20 October 2014 | LauraAnnG
Crazy-silly but lovable
I don't even know where to begin with this show.
It is addictive.
When I first started watching Don Matteo (consisting of almost 200 episodes in total since starting in 2000) on MHz Worldview International Mystery, it was on the advice of a good friend who'd stumbled across the channel and the international mysteries that air on it in the evenings. I didn't even know MHz existed down there in the Comcast 250's before that. "A detective priest!" my friend raved. "You'll love him!" At first watch, Don Matteo seemed crazy silly to me. About a bike-riding, cassock-wearing, priest (played by the endlessly energetic Terrence Hill -- of spaghetti western fame) who solves crimes because the local police force (the "Carabinieri") is (frankly) too incompetent to do it on their own.
There seemed to be about five basic plots for the shows that the writers of this series rehashed over and over AND OVER again, throwing in a slight variation here, changing a minor story line there (for example, there's the kayaking competition episode, the boxing competition episode, the bicycling competition episode... and then there's the episode where Natalina (one of Matteo's "side-kicks") gets a dog, another where she gets a baby. I could imagine the writers sitting around a table and looking at their blank pages and saying "let's do THIS again!" It all seemed... well... like I said, silly. And then, suddenly, I realized I was hooked. I love this show. I totally adore it. Yes. The characters are silly. The mysteries not very mysterious. The police are more like the Marx Brothers than SVU. BUT IT WORKS.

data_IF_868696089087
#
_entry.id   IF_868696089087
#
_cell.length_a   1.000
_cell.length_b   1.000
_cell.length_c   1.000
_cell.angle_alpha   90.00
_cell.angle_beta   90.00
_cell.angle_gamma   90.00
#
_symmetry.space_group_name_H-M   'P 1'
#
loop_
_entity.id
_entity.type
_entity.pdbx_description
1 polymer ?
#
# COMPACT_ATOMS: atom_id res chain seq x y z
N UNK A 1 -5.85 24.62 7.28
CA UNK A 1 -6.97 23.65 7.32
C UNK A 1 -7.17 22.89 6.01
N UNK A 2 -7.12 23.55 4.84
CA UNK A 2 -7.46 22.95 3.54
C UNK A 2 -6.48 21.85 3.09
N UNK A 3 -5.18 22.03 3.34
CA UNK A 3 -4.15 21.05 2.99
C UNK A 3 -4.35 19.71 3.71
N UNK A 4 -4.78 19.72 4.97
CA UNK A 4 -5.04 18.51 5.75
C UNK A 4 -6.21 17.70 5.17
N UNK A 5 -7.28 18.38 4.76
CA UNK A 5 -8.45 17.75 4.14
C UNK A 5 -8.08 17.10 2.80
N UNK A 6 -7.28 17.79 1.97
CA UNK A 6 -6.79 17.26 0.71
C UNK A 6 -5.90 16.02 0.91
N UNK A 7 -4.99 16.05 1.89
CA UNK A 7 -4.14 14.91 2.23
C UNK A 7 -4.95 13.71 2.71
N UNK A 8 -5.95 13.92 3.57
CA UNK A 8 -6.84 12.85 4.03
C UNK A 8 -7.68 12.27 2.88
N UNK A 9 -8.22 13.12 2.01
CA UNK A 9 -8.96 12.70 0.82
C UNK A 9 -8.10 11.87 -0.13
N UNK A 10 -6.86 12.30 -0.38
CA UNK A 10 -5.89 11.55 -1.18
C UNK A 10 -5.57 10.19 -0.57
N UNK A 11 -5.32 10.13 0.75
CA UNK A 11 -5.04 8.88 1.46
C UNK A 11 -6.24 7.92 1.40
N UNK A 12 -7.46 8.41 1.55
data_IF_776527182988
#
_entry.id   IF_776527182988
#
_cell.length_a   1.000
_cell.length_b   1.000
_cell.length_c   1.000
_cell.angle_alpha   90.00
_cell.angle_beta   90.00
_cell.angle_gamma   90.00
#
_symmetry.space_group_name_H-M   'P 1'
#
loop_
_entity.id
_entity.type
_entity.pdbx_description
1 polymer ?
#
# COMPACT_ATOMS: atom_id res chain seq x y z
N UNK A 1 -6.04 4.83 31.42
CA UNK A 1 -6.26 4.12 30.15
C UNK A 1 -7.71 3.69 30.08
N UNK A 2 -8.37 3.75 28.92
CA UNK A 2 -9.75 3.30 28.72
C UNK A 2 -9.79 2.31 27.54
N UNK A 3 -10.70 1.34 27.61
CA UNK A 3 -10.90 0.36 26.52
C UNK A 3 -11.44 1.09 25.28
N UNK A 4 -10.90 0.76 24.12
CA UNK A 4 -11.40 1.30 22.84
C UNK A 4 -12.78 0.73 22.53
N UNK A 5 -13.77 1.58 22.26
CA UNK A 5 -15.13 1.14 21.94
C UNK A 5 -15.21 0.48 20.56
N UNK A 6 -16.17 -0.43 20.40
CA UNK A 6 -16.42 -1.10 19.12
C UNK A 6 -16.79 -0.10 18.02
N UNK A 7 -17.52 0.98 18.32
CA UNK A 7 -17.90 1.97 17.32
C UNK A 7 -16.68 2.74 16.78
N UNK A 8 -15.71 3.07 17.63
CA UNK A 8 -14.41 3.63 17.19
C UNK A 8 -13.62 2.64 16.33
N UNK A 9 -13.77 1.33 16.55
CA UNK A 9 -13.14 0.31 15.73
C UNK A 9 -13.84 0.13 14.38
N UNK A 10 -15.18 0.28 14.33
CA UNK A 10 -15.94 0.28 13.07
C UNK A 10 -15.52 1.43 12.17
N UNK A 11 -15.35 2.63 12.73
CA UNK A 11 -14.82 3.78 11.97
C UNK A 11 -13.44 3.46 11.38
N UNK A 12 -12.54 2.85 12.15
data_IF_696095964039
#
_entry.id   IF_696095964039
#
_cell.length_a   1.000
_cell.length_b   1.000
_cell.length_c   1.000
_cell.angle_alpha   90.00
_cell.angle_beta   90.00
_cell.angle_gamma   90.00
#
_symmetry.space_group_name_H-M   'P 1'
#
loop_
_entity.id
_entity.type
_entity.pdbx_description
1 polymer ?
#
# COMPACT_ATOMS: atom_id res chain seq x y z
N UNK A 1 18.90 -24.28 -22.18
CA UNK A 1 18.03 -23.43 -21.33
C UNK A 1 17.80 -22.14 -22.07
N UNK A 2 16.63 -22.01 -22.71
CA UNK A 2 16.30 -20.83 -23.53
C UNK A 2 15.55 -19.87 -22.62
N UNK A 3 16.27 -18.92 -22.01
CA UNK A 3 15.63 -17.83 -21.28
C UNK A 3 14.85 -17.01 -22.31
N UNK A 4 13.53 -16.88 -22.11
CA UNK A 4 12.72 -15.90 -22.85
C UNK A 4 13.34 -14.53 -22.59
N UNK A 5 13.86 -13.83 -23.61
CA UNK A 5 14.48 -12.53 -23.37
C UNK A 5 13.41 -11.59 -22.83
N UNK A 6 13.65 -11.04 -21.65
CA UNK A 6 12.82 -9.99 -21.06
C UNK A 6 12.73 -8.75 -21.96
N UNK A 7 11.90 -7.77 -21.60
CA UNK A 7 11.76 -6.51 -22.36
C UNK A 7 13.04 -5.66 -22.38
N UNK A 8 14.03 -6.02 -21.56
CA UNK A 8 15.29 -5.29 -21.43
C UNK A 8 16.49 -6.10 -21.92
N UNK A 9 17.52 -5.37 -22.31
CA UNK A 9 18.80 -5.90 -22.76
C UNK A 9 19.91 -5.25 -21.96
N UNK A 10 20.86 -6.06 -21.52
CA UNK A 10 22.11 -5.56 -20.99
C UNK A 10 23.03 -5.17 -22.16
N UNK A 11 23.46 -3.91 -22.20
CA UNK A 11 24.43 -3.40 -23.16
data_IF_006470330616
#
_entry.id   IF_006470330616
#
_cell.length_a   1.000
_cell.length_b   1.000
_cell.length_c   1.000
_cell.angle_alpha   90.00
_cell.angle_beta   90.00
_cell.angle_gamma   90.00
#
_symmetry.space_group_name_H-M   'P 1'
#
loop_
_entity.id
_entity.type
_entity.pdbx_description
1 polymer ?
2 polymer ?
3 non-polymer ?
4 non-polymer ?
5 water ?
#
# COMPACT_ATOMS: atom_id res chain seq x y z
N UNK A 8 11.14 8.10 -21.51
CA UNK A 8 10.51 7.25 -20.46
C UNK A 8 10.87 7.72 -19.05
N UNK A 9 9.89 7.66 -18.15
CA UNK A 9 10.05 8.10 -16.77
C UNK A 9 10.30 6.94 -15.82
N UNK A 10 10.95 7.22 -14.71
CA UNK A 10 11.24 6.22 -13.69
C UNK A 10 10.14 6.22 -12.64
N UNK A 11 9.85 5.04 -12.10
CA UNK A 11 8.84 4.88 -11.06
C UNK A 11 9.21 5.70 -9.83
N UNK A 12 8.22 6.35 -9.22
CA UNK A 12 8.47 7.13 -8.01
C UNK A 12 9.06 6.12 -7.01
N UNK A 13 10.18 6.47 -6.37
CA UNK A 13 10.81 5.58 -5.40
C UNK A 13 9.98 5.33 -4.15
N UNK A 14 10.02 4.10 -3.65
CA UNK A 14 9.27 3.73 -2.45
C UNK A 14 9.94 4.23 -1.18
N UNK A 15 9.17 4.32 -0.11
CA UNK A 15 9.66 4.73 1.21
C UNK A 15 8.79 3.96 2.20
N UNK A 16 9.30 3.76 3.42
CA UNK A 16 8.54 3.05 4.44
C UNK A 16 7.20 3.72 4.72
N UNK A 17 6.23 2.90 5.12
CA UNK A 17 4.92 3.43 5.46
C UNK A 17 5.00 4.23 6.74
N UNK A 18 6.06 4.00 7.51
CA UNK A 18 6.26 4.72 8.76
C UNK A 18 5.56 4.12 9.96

It is adorable and enjoyable and it makes me feel great to watch it on a good day, and it makes me feel better to watch it on a lousy day.
Much of the brilliance here falls directly on the capable shoulders of Nino Frassica, who plays Maresciallo Cecchini (one of the aforementioned Carabinieri). He's a physical comedy genius, and his interactions with his Captain (played by the equally enjoyable Simone Montedoro) are miracles of timing and humor. Some of my very favorite scenes in the series involve these two actors playing off each other with great skill and aplomb.
Terrence Hill is also magnificent in the starring role.
As I've written in another review, Italian mystery shows like this are a genre unto themselves. If there's a spectrum, and the Scandinavian mysteries like Wallander are on the ultraviolet end of the spectrum, Don Matteo is as far as you can get on the other side in the infrared. It is bright and funny and not at all subtle. This show is not so much about the mystery as it is about the characters, their relationships with each other and the world around them, and about morality, fairness and kindness, family and love.
And when the show hits pay dirt, like with the season 6 "Francesca e il lupo," it is extremely good.
Yes, as someone wrote, this show may be a vehicle for the Catholic Church (although Matteo does seem to be very open minded about many things the Church does not approve of). And it may be predicable and at times a little mind-numbing (there is a lot of comic relief in this show, but it is often played as a single note). However, Don Matteo is simply wonderful to watch.
Many thanks to MHz Worldview International Mystery for airing this series. As I write this review, I am anxiously anticipating the start of the seventh season of Don Matteo. Since being introduced to MHz I've had my eyes opened to these amazing shows made in Italy, France, Denmark, Sweden, and so on. MHz is a national treasure, and if you're not watching it, but like good mysteries, you should give it a try.